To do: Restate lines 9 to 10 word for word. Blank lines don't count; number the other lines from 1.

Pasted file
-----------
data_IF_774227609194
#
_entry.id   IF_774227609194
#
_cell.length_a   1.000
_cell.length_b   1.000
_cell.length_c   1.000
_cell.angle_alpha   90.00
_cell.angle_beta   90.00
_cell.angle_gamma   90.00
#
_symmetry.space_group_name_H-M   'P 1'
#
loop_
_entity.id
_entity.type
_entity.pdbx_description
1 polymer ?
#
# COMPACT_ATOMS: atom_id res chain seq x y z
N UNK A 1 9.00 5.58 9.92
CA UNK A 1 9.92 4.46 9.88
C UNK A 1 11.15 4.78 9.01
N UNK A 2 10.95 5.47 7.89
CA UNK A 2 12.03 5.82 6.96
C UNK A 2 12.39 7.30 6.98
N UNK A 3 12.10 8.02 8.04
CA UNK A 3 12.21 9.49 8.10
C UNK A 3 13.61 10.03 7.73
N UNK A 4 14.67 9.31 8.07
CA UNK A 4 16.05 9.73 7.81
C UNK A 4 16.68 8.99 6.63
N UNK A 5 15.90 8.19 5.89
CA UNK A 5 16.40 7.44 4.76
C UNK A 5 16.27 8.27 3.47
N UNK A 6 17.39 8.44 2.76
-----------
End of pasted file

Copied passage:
_cell.angle_beta   90.00
_cell.angle_gamma   90.00